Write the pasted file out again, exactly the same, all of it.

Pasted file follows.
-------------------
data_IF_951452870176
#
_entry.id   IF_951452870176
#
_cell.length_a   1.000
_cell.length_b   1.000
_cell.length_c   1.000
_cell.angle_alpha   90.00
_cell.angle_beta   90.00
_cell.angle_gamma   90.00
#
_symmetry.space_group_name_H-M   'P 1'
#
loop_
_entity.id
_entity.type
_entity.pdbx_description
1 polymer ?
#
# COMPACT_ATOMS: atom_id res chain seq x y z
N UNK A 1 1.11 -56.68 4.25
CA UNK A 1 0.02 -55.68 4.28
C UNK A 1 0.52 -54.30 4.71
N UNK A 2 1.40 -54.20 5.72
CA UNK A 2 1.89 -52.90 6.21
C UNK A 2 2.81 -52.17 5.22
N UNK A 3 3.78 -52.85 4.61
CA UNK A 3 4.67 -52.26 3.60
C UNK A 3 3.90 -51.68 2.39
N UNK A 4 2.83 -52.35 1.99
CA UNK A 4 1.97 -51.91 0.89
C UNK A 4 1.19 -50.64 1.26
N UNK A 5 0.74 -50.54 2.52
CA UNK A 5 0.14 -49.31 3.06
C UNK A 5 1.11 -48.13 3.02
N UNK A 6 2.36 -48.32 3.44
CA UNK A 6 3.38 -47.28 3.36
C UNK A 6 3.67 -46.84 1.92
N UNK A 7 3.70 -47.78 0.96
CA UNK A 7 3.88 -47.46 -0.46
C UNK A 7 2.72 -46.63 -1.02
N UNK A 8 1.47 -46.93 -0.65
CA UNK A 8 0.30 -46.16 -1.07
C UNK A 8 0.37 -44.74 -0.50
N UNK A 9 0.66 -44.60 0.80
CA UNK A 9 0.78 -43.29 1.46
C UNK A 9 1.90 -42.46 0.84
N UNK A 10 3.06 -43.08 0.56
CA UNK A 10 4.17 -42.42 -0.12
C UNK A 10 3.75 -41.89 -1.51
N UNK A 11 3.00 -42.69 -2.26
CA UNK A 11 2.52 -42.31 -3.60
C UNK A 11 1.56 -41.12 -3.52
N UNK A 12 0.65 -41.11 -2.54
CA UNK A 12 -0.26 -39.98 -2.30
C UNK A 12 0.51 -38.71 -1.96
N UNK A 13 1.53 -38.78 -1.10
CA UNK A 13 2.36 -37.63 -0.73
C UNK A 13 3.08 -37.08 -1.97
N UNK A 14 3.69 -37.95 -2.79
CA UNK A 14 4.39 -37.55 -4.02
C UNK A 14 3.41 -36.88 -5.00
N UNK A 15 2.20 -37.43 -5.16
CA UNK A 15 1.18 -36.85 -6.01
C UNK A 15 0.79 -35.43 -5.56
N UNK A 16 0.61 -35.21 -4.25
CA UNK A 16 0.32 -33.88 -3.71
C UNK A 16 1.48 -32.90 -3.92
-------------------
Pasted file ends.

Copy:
data_IF_951452870176
#
_entry.id   IF_951452870176
#
_cell.length_a   1.000
_cell.length_b   1.000
_cell.length_c   1.000
_cell.angle_alpha   90.00
_cell.angle_beta   90.00
_cell.angle_gamma   90.00
#
_symmetry.space_group_name_H-M   'P 1'
#
loop_
_entity.id
_entity.type
_entity.pdbx_description
1 polymer ?
#
# COMPACT_ATOMS: atom_id res chain seq x y z
N UNK A 1 1.11 -56.68 4.25
CA UNK A 1 0.02 -55.68 4.28
C UNK A 1 0.52 -54.30 4.71
N UNK A 2 1.40 -54.20 5.72
CA UNK A 2 1.89 -52.90 6.21
C UNK A 2 2.81 -52.17 5.22
N UNK A 3 3.78 -52.85 4.61
CA UNK A 3 4.67 -52.26 3.60
C UNK A 3 3.90 -51.68 2.39
N UNK A 4 2.83 -52.35 1.99
CA UNK A 4 1.97 -51.91 0.89
C UNK A 4 1.19 -50.64 1.26
N UNK A 5 0.74 -50.54 2.52
CA UNK A 5 0.14 -49.31 3.06
C UNK A 5 1.11 -48.13 3.02
N UNK A 6 2.36 -48.32 3.44
CA UNK A 6 3.38 -47.28 3.36
C UNK A 6 3.67 -46.84 1.92
N UNK A 7 3.70 -47.78 0.96
CA UNK A 7 3.88 -47.46 -0.46
C UNK A 7 2.72 -46.63 -1.02
N UNK A 8 1.47 -46.93 -0.65
CA UNK A 8 0.30 -46.16 -1.07
C UNK A 8 0.37 -44.74 -0.50
N UNK A 9 0.66 -44.60 0.80
CA UNK A 9 0.78 -43.29 1.46
C UNK A 9 1.90 -42.46 0.84
N UNK A 10 3.06 -43.08 0.56
CA UNK A 10 4.17 -42.42 -0.12
C UNK A 10 3.75 -41.89 -1.51
N UNK A 11 3.00 -42.69 -2.26
CA UNK A 11 2.52 -42.31 -3.60
C UNK A 11 1.56 -41.12 -3.52
N UNK A 12 0.65 -41.11 -2.54
CA UNK A 12 -0.26 -39.98 -2.30
C UNK A 12 0.51 -38.71 -1.96
N UNK A 13 1.53 -38.78 -1.10
CA UNK A 13 2.36 -37.63 -0.73
C UNK A 13 3.08 -37.08 -1.97
N UNK A 14 3.69 -37.95 -2.79
CA UNK A 14 4.39 -37.55 -4.02
C UNK A 14 3.41 -36.88 -5.00
N UNK A 15 2.20 -37.43 -5.16
CA UNK A 15 1.18 -36.85 -6.01
C UNK A 15 0.79 -35.43 -5.56
N UNK A 16 0.61 -35.21 -4.25
CA UNK A 16 0.32 -33.88 -3.71
C UNK A 16 1.48 -32.90 -3.92